Standing on Platform E at Baltimore's Pennsylvania Station, Anthony DiFuria stewed yesterday afternoon as he waited for his 4:47 train to New York -- an ordinary train rather than the high-speed Acela to which he had grown accustomed.
After two years of commuting on the Acela Express service, DiFuria said, Amtrak let him down by halting the luxury trains indefinitely on Friday because of brake troubles.
"They've had minor things before -- you know, late trains, canceled ones -- but this one really beats them all," he said.
Millimeter-size cracks found in the trains' disc brakes halted Acela service and left thousands of commuters on Amtrak's signature Washington-to-Boston corridor scrambling to rearrange schedules, exchange tickets or find alternative transportation.
Yesterday, it appeared that the problem would not be solved anytime soon.
The Canadian company that builds Acela trains revealed it had only 80 of the disc brakes in stock, making it impossible to immediately replace the 300 damaged brakes discovered on Amtrak's 20-train Acela fleet.
David Slack, a spokesman for Montreal-based Bombardier Inc., said yesterday he did not know how long it would take the company to supply Amtrak with enough brakes to put Acela back in service. The trains are built by Bombardier and Alstom SA of France.
Amtrak ran one Acela train from New York to Washington on Monday but canceled its scheduled return trip because the wheels did not match perfectly, officials said. Amtrak has added several slower regional trains to compensate for the lost Acela schedule.
Acela commuters waiting yesterday at Penn Station swapped horror stories from last week's rail disruption.
DiFuria, who commutes four days a week between Baltimore and Philadelphia, recalled desperation at Penn Station Friday night as Acela passengers tried to get tickets on the sold-out regional trains.
"The strategy was basically to pile in as much as you can and hope the door won't close on you," he said. "I was the last one in on one of the trains before the door slammed shut. But even then, it was standing room only for an hour and a half, elbow to elbow on the steel floor by the cabin door."
Others riders grumbled about the continuing inconvenience this week.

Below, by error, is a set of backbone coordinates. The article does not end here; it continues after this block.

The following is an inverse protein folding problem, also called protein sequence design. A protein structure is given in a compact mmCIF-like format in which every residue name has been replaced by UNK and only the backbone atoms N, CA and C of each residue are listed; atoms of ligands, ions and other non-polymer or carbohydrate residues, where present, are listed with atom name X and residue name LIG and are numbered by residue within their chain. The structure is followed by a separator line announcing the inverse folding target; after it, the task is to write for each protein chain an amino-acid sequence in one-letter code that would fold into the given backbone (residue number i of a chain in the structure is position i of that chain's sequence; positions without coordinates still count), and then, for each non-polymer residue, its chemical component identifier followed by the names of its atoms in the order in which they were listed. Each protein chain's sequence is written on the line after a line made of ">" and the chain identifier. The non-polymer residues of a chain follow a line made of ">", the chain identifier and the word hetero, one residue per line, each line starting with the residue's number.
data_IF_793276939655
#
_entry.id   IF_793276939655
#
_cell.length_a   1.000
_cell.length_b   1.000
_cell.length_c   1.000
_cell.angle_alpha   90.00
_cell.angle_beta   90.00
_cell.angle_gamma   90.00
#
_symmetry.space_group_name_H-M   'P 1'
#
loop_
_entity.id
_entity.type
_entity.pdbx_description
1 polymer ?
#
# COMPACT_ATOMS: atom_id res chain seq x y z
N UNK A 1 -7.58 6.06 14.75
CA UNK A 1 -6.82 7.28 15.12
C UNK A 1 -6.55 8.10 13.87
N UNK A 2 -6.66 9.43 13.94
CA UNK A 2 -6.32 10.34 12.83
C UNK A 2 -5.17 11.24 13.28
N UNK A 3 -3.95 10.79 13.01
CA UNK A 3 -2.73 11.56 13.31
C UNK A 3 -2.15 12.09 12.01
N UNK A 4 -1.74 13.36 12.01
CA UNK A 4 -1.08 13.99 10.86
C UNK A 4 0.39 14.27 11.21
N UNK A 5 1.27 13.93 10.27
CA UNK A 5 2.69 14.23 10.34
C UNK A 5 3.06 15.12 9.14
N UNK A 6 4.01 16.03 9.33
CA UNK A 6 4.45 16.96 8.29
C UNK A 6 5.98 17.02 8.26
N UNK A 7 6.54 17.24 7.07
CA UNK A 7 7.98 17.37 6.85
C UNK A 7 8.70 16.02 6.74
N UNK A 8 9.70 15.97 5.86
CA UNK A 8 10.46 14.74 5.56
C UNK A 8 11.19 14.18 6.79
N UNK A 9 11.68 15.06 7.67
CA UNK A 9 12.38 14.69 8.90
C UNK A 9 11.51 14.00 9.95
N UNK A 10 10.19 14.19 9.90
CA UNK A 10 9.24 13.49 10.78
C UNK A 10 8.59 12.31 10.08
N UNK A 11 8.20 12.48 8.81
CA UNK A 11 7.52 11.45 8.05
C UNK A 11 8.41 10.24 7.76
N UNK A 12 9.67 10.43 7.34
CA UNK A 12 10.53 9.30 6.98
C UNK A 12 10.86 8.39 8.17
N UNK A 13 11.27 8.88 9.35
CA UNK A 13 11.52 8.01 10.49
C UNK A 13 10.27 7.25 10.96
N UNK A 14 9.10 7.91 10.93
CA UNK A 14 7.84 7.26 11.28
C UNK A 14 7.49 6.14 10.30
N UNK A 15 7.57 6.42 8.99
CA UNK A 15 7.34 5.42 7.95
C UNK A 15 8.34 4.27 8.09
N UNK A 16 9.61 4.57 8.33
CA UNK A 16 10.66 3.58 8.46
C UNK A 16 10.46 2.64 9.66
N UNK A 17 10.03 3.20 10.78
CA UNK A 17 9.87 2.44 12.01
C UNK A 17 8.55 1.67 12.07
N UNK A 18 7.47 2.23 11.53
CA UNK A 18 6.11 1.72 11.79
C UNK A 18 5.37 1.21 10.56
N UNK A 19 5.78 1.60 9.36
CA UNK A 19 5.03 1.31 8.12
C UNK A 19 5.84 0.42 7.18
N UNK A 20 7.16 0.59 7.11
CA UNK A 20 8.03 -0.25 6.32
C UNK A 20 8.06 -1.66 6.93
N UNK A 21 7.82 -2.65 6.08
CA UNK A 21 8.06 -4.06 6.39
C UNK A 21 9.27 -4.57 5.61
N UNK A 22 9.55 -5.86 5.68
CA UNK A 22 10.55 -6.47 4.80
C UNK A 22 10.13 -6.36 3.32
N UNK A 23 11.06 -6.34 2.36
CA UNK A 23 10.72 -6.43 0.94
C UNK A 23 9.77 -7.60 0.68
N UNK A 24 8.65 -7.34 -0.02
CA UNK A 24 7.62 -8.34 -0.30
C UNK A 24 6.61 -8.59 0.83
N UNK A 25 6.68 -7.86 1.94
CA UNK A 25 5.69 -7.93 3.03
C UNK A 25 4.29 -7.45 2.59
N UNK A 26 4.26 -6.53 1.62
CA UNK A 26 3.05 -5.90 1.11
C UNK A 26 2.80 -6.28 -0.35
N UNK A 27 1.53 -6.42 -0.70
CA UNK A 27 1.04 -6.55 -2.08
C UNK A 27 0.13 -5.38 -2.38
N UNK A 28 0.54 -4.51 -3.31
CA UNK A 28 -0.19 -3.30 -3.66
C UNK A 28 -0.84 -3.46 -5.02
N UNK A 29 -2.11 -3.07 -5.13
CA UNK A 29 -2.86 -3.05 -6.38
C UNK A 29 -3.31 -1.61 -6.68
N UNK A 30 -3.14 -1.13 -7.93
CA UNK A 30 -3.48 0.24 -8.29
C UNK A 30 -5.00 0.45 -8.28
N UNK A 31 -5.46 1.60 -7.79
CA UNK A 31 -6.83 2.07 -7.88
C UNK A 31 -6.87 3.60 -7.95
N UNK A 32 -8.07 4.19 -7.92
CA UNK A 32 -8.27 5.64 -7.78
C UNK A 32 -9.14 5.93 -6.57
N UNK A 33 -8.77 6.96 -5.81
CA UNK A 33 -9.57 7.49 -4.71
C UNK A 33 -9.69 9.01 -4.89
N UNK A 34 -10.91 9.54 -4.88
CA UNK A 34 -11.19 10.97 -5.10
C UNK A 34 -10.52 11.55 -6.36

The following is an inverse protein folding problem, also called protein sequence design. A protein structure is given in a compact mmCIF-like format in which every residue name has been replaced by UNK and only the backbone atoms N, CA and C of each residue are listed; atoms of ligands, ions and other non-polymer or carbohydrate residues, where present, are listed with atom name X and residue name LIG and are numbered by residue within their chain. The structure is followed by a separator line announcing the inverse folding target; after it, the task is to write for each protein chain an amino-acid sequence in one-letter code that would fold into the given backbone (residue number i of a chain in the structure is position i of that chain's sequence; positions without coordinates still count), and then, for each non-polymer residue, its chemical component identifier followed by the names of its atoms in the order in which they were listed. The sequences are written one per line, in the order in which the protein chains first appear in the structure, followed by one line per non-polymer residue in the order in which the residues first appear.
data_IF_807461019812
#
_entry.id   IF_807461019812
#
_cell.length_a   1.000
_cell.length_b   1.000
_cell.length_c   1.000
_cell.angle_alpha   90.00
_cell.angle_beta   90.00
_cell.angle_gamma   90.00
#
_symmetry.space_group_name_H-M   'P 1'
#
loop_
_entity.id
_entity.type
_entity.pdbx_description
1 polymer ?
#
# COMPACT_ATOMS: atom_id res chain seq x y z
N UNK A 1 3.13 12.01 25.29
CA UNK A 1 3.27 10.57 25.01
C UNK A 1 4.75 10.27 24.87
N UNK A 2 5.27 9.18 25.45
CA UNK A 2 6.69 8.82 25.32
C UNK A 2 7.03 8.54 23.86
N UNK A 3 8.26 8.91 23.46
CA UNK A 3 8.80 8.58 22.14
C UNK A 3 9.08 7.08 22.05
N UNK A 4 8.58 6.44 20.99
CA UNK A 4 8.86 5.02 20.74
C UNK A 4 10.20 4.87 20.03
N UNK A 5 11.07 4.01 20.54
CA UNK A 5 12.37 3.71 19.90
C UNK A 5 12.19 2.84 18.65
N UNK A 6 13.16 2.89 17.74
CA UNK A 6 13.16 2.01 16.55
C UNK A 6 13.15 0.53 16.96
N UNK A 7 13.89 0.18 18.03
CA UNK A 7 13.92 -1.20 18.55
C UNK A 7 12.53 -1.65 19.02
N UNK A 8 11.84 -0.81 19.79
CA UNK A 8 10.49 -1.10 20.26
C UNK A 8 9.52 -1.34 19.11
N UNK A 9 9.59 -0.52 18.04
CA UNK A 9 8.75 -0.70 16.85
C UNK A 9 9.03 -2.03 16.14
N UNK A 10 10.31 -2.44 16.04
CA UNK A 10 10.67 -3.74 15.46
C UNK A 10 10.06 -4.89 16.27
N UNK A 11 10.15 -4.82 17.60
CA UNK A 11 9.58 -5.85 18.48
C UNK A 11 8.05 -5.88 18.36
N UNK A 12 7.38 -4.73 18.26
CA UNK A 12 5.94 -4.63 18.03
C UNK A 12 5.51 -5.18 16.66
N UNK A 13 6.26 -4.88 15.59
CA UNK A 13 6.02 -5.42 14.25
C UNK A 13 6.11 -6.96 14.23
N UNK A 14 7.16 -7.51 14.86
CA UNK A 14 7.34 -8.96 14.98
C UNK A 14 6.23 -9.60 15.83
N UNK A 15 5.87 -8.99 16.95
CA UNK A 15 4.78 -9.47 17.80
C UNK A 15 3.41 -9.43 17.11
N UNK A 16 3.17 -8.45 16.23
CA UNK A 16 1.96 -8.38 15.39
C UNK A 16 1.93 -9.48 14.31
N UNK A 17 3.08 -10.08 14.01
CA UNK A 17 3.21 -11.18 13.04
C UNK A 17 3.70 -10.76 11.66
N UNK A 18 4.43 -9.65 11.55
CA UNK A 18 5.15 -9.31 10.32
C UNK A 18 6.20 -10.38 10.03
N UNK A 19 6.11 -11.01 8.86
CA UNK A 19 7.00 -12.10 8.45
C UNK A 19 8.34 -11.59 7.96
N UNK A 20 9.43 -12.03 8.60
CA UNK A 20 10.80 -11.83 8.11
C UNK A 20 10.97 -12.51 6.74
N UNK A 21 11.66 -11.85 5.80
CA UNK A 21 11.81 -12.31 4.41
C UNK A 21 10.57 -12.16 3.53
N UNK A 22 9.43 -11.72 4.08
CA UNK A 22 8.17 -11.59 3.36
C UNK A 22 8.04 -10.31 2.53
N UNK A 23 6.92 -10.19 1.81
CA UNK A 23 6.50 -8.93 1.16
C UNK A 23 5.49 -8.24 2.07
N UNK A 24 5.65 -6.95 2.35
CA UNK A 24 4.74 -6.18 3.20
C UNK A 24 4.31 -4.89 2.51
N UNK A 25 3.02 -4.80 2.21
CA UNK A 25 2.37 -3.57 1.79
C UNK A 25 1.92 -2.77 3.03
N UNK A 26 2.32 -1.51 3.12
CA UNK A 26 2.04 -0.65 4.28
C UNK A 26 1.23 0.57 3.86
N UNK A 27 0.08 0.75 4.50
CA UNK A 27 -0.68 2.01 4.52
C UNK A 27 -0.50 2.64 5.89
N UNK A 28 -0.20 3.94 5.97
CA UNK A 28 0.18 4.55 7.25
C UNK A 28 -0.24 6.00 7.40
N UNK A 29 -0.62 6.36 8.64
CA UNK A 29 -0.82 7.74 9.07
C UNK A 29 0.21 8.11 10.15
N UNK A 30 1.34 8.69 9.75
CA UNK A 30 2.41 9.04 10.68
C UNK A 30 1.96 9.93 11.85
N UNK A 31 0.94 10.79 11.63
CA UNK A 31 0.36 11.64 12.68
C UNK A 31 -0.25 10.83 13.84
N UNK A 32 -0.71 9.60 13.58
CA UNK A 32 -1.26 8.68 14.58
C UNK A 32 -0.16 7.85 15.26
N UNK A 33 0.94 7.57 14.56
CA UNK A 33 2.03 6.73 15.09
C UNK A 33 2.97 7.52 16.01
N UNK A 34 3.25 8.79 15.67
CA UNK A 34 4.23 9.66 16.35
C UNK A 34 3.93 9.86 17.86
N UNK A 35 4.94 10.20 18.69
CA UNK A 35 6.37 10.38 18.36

Nicole Risser of Towson, heading to New York for business, said she was forced to book a late-night return trip -- one that would arrive in Baltimore at 11 p.m.
"I'm a woman arriving alone late at night in Baltimore. I'm a little concerned about safety, you know?" she said.
But for some diehard rail fans, the loss of Acela Express has brought newfound appreciation for America's first high-speed train service.
Rising Sun residents Chris Meenan, 34, and John Kornak, 33, talked about the reclining seats and the laptop-friendly electrical outlets on Acela trains. Information technicians for University of Maryland Medical Center, they travel on Acela for business trips to Connecticut.
"It's like flying first class," said Meenan. "Sometimes we even fold down the table to hold mini-conferences on the train. It's so cool."
The high-speed trains are a lifesaver for Kim Parker, a Washington resident studying at the University of Baltimore. Parker, 32, works at the U.S. Treasury Department to put herself through law school. When crises arise keeping her late at her job, Acela is the only way she can get to her Baltimore classes on time.
Parker said she used to cringe every time she bought an Acela ticket -- costing her $26 more than the slower regional train, but at least sparing her the wrath of her professors.
"Honestly, the fast train saves my butt when I'm running late," she said. "I'm going to have to be extra punctual until they get all this fixed."
The Associated Press contributed to this article.